Go back

APSU’s TECTA program breaks down barriers to support early childhood educators

By: Ethan Steinquest and Megan Simpson March 7, 2024


APSU TECTA Coordinator Gerrika Calloway works with students during an Infant/Toddler Orientation session hosted on Feb. 22. | Photo by Sean McCully

CLARKSVILLE, Tenn. - The Tennessee Early Childhood Training Alliance (TECTA) program at Austin Peay State University is helping child care professionals advance their careers through affordable education and training.

TECTA provides a statewide support system for students working in early childhood education, including financial assistance for tuition, textbook loans, tutoring and more. This project is funded by the Center of Excellence for Learning Sciences at Tennessee State University through a contract with the Tennessee Department of Human Services.

“Our goal is to promote high-quality child care in Tennessee,” said Dr. Noelle Cannon, the director of Austin Peay’s TECTA program. “We do this through our orientation classes and by making higher education attainable for early childhood educators. We walk students through every step of the process and do whatever we can to support their educational journey.”

How does TECTA work?

To qualify for TECTA assistance, applicants must be employed at a licensed Tennessee child care facility. Candidates can apply here to complete a free orientation that provides 10 training sessions before beginning their studies, and then TECTA offers scholarships for college courses.

“We start them out with funding for courses at the community college level, where they’ll work through four classes to get their Child Development Associate credential,” Cannon said. “They’ll do four more classes to get a technical certificate in early childhood education and then finish up their associate degree.”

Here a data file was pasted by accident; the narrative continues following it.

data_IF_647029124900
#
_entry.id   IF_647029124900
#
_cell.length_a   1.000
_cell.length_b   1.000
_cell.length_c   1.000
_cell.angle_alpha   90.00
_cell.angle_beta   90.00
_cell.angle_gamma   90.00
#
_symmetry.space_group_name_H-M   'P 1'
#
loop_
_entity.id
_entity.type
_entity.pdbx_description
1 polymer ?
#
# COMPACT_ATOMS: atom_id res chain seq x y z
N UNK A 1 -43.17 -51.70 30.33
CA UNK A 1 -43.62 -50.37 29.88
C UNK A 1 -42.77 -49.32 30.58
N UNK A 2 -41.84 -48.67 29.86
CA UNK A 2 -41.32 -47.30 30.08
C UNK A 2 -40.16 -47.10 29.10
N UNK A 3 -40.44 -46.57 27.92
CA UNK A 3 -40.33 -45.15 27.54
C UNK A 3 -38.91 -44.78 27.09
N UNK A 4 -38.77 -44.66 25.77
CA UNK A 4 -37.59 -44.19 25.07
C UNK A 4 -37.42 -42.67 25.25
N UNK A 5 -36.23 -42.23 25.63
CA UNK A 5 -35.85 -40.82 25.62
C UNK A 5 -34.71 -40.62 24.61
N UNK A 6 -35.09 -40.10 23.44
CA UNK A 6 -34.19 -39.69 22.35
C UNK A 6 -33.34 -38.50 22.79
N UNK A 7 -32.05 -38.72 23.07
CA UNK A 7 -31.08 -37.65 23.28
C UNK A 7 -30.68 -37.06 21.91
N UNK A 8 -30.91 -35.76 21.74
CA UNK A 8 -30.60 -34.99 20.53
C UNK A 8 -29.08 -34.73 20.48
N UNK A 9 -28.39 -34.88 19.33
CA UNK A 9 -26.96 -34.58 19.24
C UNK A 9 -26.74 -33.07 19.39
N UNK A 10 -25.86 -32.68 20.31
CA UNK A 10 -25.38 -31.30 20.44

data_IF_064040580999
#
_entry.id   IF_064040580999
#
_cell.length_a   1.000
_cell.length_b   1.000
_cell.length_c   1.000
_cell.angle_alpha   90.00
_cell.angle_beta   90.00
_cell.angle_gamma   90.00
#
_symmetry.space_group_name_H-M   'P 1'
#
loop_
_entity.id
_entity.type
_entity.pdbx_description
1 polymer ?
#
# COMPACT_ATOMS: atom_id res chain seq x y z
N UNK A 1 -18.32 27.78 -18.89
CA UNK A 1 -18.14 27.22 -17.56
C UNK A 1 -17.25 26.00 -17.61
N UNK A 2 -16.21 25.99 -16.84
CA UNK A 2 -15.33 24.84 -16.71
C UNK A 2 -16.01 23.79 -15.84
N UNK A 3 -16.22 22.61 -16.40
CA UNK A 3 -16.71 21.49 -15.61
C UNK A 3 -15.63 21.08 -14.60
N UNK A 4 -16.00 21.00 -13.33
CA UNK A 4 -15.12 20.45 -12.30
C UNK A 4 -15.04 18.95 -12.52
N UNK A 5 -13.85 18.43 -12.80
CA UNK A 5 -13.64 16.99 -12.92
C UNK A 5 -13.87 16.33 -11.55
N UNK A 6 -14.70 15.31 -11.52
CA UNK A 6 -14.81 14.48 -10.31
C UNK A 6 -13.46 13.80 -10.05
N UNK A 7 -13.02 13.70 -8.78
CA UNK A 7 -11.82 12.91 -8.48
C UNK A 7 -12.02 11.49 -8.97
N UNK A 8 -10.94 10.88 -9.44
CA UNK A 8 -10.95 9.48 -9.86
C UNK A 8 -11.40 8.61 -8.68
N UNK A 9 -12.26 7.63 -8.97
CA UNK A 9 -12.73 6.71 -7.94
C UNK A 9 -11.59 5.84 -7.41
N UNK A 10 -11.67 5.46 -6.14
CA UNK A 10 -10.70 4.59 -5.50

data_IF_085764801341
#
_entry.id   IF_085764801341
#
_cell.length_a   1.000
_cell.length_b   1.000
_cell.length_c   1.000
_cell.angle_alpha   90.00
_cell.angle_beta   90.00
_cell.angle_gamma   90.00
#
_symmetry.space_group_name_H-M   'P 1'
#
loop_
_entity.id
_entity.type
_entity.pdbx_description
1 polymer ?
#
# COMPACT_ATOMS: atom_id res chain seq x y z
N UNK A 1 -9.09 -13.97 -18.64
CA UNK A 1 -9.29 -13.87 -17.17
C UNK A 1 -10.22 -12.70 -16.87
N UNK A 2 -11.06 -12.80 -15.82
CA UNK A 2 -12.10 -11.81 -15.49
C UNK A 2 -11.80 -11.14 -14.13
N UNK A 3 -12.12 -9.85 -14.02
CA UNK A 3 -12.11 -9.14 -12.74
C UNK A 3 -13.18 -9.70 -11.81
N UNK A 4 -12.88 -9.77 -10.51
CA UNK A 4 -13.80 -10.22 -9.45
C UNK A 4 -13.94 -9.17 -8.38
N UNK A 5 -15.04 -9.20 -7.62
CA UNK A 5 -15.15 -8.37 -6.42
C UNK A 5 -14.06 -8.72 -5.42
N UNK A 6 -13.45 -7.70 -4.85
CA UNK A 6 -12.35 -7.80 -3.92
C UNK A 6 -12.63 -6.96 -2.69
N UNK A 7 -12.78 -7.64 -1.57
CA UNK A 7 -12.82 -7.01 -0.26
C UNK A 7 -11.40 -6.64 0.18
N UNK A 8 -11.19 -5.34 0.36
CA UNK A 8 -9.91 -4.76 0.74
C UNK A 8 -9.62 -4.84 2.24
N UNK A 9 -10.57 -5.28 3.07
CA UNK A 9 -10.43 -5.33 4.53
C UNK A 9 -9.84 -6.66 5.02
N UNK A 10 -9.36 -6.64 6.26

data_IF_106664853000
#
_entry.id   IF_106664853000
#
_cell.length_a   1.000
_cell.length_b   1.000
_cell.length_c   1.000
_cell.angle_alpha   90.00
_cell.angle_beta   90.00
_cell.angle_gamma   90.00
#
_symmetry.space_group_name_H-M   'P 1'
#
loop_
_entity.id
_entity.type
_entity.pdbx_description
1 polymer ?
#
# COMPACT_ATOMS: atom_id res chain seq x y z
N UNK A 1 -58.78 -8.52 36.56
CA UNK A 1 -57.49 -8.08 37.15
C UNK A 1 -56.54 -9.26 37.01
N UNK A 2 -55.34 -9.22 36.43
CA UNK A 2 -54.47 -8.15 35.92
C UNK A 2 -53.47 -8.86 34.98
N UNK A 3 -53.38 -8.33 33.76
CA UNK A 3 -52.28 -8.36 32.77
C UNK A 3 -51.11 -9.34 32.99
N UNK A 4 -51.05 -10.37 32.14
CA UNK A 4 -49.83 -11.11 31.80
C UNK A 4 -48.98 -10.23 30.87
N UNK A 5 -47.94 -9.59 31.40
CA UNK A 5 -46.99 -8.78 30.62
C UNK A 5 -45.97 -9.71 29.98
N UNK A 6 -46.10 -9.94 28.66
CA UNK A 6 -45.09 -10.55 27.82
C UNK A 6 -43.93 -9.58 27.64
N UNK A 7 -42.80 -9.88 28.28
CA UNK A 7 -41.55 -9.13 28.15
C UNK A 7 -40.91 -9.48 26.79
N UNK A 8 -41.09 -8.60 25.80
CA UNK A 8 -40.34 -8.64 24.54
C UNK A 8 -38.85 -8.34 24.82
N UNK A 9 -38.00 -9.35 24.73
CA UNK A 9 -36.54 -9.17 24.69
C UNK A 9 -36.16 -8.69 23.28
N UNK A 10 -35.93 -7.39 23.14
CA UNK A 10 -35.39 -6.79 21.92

From there, an articulation agreement with the Eriksson College of Education or the Department of Sociology and Community Development allows students to transfer their credit hours toward a bachelor’s degree at Austin Peay.

“We also advise our students and walk them through every step of the process,” Cannon said. “If they don’t know how to fill out an application to go to college, they can contact us. If they need to come to our office to print something for a class assignment, they can use our computers. We’ll help them with tutoring if they need it ... everything we do is about building relationships with people, so we have this group of students who trust us.”


Students enrolled in TECTA at APSU can network with other child care administrators to learn new professional strategies. | Photo by Sean McCully

What do TECTA students gain?

Yonara Barnett, a director at Kids Depot in Clarksville, enrolled in TECTA's Administrator Orientation this spring. She became a child care administrator in spring 2023 but has been working in the field for 20 years. 

"It has opened my eyes,” she said. “The reason why I'm taking it is because I am a brand new director at Kids Depot, so the state makes you take the administrative course. But I believe that if you truly want to be an administrator, you should go into it due to the fact that it's not just about administration. It also talks about different ways to be able to reach kids, and I like the fact that I can talk to other administrators and ask, 'Hey, how is this? How do you guys do this?'"

Barnett complimented TECTA's staff for their professionalism and knowledge throughout her orientation experience.

"I think [the facilitator] has brought in some great things because she's been in the classroom,” Barnett said. “That also helps her to be able to share some of that input. She's also able to give examples and share some of her real-life experiences."


TECTA provides a variety of resources for students - including scholarships - to set them up for success. | Photo by Sean McCully

How much does TECTA cost?

According to Cannon, TECTA students pay $50 for each class they take at a community college, and the program also provides scholarships to students when they begin their program at Austin Peay.

“Success for some of our students might just mean completing our TECTA orientation,” Cannon said. “That fuels them to realize that they can do college classes ... We have some students working on bachelor’s degrees right now, and others finishing up associate degrees this fall. We’ve had students who were homeless or in difficult situations who have persevered to complete their education through TECTA, so those are success stories we see.”

For more information on Austin Peay’s TECTA program, call 931-221-7585, email tecta@apsu.edu or visit the website at apsu.edu/tecta.